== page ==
Trains under English Channel
The Eurotunnel, or the Channel Tunnel, is one of the greatest buildings of the 20th century. The tunnel was opened on May 6, 1994. Eurotunnel connects the Foggy Albion, which for centuries was proud of its isolation, and continental Europe. Now the journey from London to Paris is a little over two hours. 20 minutes you will travel underground and under the ocean floor.
The width of la Manche, which in French means “sleeve”, or the English Channel, as the inhabitants of Britain called it, at the narrowest point between the English Dover and French Calais is 52 km. The depth in the fairway is about 25 m. At this point of the strait, they had long dreamed of digging a tunnel or building a bridge.
People thought about this in the 18th century, when a prize was instituted at the University of Amiens for someone who would present a tunnel project from France to England. Even then, digging the so-called gallery under the English Channel was considered a cost-effective enterprise, and no one doubted its reliability. One French specialist suggested not only dig, but also arrange the transportation of people in carriages. Also it was suggested to light the gallery by candles. To dig with shovels alone meant digging for decades, and to light with candles, it was necessary to build a special candle factory.
Emperor Napoleon was also interested in the idea of linking France and England with a tunnel, but King George III of Great Britain was in no hurry to give his consent. London was worried not about technical or economic issues, but political. The British did not want to let continental Europeans go ashore. They feared that the conservative foundations of the good old England would be violated. And they were right. Napoleon, abandoning a peaceful creative project, embarked on a military project – began to conquer the countries of Europe.
In 1880, France was an initiator of building a bridge across the English Channel again. In Europe, the era of internal combustion engines began. And many people wanted to travel by car from Paris to Foggy Albion. But the Prime Minister of England William Gladstone did not dare to approve the project. He was afraid that it would harm the national interests of England.
Nevertheless, at the end of the 19th century, both countries agreed that a tunnel should be built. And each of the parties, according to the agreement, began digging it. The British enthusiasm disappeared after laying 2 km, they stopped building the tunnel all for the same security reasons – London did not want to lose its island independence.
The First World War began and the Second World War followed. Finally, in 1986, British Prime Minister Margaret Thatcher and French President Francois Mitterrand signed an agreement to build a tunnel under the English Channel. Underground work began at the very end of 1987.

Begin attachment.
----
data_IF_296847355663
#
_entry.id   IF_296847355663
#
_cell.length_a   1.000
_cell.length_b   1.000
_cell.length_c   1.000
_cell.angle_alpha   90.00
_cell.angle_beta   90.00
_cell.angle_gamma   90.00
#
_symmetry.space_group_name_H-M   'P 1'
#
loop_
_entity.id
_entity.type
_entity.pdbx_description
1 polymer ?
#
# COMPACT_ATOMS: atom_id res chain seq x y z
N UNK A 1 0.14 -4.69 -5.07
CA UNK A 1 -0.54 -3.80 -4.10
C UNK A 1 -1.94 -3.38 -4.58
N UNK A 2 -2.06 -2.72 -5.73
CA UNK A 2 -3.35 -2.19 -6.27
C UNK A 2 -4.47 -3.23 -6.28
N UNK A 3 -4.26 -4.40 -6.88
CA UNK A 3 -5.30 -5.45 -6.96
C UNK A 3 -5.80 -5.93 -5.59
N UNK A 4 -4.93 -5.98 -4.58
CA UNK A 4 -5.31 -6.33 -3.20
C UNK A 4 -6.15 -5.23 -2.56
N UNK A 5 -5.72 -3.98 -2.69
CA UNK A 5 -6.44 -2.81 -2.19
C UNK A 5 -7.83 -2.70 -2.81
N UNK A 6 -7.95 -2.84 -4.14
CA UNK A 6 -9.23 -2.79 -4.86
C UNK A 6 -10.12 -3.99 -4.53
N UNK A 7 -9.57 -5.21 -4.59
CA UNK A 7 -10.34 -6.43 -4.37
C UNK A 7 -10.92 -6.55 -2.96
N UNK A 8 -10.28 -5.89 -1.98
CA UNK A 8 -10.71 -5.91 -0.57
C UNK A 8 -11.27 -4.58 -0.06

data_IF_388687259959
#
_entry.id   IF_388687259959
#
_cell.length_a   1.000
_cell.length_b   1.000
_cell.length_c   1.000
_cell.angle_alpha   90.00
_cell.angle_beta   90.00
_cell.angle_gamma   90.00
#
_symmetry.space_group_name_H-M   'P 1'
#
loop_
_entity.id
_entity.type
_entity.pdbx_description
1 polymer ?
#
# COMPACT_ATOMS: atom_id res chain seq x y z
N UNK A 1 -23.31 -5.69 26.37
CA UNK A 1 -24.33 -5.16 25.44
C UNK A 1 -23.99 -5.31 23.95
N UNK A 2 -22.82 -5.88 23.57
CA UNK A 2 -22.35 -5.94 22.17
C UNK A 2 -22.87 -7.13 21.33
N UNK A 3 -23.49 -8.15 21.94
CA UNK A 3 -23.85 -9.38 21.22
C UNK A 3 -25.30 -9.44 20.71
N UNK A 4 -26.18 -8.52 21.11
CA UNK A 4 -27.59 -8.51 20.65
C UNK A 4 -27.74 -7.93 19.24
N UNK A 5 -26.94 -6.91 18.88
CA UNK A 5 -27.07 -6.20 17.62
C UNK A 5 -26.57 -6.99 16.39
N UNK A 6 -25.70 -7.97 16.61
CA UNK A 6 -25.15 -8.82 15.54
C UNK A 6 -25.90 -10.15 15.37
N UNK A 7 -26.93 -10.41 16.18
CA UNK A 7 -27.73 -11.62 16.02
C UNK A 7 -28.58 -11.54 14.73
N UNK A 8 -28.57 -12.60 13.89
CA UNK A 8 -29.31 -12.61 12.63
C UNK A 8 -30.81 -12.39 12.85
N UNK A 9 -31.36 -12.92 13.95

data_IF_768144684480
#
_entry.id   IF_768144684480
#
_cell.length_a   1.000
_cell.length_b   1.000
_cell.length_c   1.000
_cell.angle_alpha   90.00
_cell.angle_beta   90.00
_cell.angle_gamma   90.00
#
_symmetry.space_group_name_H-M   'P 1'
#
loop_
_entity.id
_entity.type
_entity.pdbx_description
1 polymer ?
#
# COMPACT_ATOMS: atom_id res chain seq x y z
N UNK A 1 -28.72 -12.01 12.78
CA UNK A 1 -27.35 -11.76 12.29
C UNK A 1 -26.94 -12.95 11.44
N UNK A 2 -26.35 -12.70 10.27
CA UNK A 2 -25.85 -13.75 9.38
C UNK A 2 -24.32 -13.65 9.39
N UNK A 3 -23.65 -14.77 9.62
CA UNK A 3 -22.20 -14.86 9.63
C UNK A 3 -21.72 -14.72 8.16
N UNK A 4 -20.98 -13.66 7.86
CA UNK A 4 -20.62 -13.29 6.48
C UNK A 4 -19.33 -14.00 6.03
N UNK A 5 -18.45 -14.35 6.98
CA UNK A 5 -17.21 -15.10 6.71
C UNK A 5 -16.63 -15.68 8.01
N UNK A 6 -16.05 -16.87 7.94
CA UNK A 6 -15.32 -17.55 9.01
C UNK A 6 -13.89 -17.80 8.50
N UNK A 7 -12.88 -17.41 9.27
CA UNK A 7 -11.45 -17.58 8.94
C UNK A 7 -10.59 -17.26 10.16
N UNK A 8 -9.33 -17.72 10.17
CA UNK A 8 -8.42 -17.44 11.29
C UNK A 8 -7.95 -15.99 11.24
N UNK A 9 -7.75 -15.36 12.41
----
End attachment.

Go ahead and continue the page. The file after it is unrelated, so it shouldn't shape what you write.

15 thousand engineers and workers of the two countries spent three years to make three tunnels under the ocean floor. They extracted 8 million cubic meters of soil and another three years were spent on technical equipment. Finally, on May 6, 1994, the tunnel was opened. Since the end of 1994, regular transport links between the UK and Europe began.
The total length of the Eurotunnel is 50.45 km, 38 km under the strait. Its lowest point is 114.9 m below sea level. This is the longest tunnel under the seabed. Despite the fact that this tunnel is inferior in total length to the Seikan tunnel (Japan), its underwater section is 14.7 km longer. And the Gotthard Railway Tunnel in the Swiss Alps is the longest in the world. Its length is 57 km.
Despite the fact that the Eurotunnel has many different engineering fire protection systems, a fire occurred on November 18, 1996. It began 16 km from France in a truck loaded with polystyrene. The driver stopped the train and began the evacuation of passengers. 36 people were seriously injured; fortunately, no one died. 70 firefighters replaced each other every 10 minutes due to the high temperature. As a result of the fire, 200 meters of the tunnel were seriously damaged, another 200 meters were partially damaged.
The second incident occurred on October 10, 2001, when one of the trains suddenly stopped in the middle of the tunnel. There was a panic among passengers. People spent about five hours underground until they were evacuated through a service tunnel.
On September 11, 2008, a fire broke out in the Eurotunnel. The fire started with a truck that was in one of the freight trains. The movement was immediately stopped. Tunnel personnel and drivers were evacuated, 14 injured were sent to hospitals. Six people have mild intoxication, and eight have minor injuries, such as scratches and cuts from glass.
Thanks to the Eurotunnel, you can get from Paris to London by train in just 2 hours 15 minutes.